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11 Television Characters We Are Still Gonna Miss in 2018

THIS IS US — “Memphis” Episode 116 — Pictured: Ron Cephas Jones as William — (Photo by: Ron Batzdorff/NBC)

*Spoiler Warning Y’all! for Television Shows in 2015-2016-2017* 

I’m the type of television viewer who gets really attached to characters. The plot might be shaky and weird at times, but if I love the characters and actors I will remain loyal to the bitter end—even if it is very bitter. So when a show kills off a character I love for plot reasons, character reasons, or external contract issues it can cause a multitude of reactions from me. As I enter the year of our lady 2018, there are still some character deaths from the past few years in television that have stuck with me. Some for good reasons and some for angry what the hell were you thinking reasons. Here are the characters I’m still holding onto in 2018.

Again. Since this is a death post SPOILERS for viewers who don’t want to anything about the following shows: [Sleepy Hollow, Arrow, Lost Girl, Last Tango in Halifax, Orange is the New Black, Orphan Black, Nashville, GoT, Reign, The 100 and This is Us]

1: Abbie Mills (Sleepy Hollow):

Sleepy Hollow‘s failure is a bitter wine that I have gladly drunk. Not only did Sleepy Hollow decide to go from having a pretty solid season one with a strong, vibrant fanbase to a basic-mess in season two, it made the grand decision to kill off it’s co-lead, Abbie Mills at the end of season three. Now, if you know anything about black twitter and television shows, you know that if y’all mess with our people we will drag you–ask Twisted. Many black fans, including myself, were pissed that the show made this choice after sidelining Abbie in season two and not giving her better storylines in season three. So this was just an extra slap in the face. The show then also had the gall, the utter gall, to replace Abbie with another WOC in season four. Well, it was too little, too late and the transparent reach to try and keep fans failed and the show was canceled this year. Moral of the story: don’t mess with Abbie Mills. Sleepy Hollow, congratulations, you played yourself.

2: Tasmin (Lost Girl):

Tam-Tam was not my favorite character on Lost Girl–Team-Lauren all day. However, the way she went out was a huge disservice to the character. Not only was she the victim of magical rape, followed by magical pregnancy, but her story was capped off with death via pregnancy…because that’s just what happens to Valkyries apparently even though that wasn’t established at all. Her arc from antagonist to anti-heroine/love interest after coming in the third season was impressive to watch and the fanbase she established in the Lost Girl fandom speaks for itself. Her story was just not satisfactory and despite the show having many queer women on the character roster, the cliche and reductive nature of her death still stand out as a low-point in the series writing choices along with Hale’s death the season before. If you are a women-positive-leaning show, you don’t kill off your queer leads with rape plots and magical pregnancy. That should just be off the table of every writing room from now on.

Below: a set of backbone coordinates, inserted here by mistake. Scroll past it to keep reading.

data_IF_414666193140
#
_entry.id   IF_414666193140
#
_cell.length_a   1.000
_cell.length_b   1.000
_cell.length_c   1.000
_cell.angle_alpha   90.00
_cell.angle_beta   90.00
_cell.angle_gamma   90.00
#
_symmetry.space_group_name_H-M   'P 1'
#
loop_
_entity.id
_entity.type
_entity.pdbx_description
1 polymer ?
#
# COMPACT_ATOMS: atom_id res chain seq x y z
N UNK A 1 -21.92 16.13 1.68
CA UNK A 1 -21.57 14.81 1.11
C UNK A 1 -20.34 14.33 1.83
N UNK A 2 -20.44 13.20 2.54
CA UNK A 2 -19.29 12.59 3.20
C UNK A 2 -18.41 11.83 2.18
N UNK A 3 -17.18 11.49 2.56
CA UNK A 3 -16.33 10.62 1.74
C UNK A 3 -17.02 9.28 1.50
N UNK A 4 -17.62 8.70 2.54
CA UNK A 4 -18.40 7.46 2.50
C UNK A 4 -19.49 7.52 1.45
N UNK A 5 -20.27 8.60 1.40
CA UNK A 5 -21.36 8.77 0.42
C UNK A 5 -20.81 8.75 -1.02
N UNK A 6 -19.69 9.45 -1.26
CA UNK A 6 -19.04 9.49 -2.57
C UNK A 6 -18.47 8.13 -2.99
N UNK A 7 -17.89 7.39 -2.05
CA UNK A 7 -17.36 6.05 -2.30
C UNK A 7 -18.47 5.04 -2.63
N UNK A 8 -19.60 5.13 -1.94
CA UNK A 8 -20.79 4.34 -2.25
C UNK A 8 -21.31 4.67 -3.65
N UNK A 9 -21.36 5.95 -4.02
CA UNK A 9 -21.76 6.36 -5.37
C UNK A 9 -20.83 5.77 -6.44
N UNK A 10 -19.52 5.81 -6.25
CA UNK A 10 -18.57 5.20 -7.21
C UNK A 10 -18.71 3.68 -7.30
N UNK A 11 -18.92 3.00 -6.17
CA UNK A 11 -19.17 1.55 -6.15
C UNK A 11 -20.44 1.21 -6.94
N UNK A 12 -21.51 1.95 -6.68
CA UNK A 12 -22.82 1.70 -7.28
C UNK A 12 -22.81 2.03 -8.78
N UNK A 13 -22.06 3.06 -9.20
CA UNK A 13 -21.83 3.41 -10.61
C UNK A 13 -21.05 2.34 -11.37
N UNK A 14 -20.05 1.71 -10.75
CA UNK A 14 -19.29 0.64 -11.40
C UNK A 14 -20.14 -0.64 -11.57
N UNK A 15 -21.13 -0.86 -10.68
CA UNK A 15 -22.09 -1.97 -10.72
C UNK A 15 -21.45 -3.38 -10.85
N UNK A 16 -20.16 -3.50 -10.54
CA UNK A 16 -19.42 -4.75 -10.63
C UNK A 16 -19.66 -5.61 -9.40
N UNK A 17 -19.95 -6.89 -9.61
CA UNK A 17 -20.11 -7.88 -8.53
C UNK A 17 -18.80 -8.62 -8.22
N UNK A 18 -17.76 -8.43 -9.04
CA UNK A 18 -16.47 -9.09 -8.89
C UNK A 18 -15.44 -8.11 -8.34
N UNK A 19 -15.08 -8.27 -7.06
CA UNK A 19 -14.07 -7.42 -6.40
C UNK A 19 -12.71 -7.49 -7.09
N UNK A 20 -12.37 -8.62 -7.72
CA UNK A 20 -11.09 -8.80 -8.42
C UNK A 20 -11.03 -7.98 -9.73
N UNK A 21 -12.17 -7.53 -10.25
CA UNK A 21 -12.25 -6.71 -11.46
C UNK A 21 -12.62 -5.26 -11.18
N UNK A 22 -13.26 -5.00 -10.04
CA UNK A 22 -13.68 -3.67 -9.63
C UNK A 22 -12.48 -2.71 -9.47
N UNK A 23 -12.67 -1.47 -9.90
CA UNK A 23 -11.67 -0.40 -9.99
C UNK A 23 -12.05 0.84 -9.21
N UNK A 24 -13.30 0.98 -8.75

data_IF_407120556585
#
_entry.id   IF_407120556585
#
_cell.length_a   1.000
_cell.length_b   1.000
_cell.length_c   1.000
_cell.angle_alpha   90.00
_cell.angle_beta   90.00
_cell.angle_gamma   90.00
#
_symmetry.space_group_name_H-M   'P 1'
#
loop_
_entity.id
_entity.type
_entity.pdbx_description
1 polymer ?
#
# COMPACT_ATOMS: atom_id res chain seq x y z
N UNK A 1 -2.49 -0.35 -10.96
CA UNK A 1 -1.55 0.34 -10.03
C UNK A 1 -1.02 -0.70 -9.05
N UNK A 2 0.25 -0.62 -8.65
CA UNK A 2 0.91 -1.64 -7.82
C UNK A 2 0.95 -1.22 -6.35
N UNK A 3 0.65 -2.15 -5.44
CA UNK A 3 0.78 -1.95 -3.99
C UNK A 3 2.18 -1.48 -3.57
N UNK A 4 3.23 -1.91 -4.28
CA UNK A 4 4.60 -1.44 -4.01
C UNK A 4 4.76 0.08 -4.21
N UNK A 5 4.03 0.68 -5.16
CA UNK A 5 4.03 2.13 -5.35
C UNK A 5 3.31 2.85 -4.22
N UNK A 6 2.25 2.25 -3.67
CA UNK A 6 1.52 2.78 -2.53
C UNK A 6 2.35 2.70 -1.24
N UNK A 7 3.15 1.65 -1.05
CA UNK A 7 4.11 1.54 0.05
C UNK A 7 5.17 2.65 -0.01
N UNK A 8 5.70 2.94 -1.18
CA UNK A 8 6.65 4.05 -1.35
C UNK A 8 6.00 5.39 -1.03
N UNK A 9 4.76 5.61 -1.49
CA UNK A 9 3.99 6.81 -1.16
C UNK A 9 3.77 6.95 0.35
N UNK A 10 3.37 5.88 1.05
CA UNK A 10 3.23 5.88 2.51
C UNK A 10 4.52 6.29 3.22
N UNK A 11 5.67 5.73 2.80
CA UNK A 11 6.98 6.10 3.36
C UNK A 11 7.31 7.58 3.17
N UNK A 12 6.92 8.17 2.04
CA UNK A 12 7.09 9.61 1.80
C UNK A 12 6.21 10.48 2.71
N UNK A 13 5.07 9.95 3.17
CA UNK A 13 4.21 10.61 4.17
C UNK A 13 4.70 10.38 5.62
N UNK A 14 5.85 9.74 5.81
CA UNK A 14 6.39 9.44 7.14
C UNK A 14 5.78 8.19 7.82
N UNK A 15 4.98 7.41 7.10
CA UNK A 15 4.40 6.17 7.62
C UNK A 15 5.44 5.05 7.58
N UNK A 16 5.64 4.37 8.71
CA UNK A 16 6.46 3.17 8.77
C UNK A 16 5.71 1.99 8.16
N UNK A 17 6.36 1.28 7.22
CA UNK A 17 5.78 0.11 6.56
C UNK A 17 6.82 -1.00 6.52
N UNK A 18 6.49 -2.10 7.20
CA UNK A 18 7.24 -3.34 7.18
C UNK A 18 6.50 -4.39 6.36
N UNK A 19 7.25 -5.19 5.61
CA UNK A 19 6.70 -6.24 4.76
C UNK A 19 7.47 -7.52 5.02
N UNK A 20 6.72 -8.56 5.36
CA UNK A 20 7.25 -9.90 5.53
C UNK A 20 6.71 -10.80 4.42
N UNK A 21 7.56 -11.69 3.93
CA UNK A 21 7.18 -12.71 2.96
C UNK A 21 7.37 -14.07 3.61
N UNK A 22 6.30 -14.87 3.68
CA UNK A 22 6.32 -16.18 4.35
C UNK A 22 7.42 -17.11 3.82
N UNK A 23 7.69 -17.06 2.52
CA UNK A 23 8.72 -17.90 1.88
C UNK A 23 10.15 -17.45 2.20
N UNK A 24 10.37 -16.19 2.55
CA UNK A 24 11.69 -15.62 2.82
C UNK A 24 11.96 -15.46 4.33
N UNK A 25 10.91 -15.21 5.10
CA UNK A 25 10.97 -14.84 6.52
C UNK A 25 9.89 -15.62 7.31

3: Lexa  (The 100):

The tasteless death that launched a movement. What was so spectacularly harmful about Lexa’s death on The 100 was the complete and utter ignorance of the writers about what the problem was. Not only had they teased Clexa stuff to happen further along in the series, but they went out of their way to promote the couple online. So when Lexa was murdered to free the actress to pursue Fear the Walking Dead it was a gut punch to all the loyal queer women viewers who supported the show. Plus, they apparently had no idea that the way Lexa was killed was problematic. Not only because it was a lesbian woman killed by a father-figure, and the fact that it happened right after Clexa had sex, but how similar it was to the murder of Tara from Buffy: The Vampire Slayer. If you don’t know something so basic about the history of “Bury your gays” in genre shows, especially a show like Buffy, maybe you should give the wheel to someone else.

4: Rayna James (Nashville):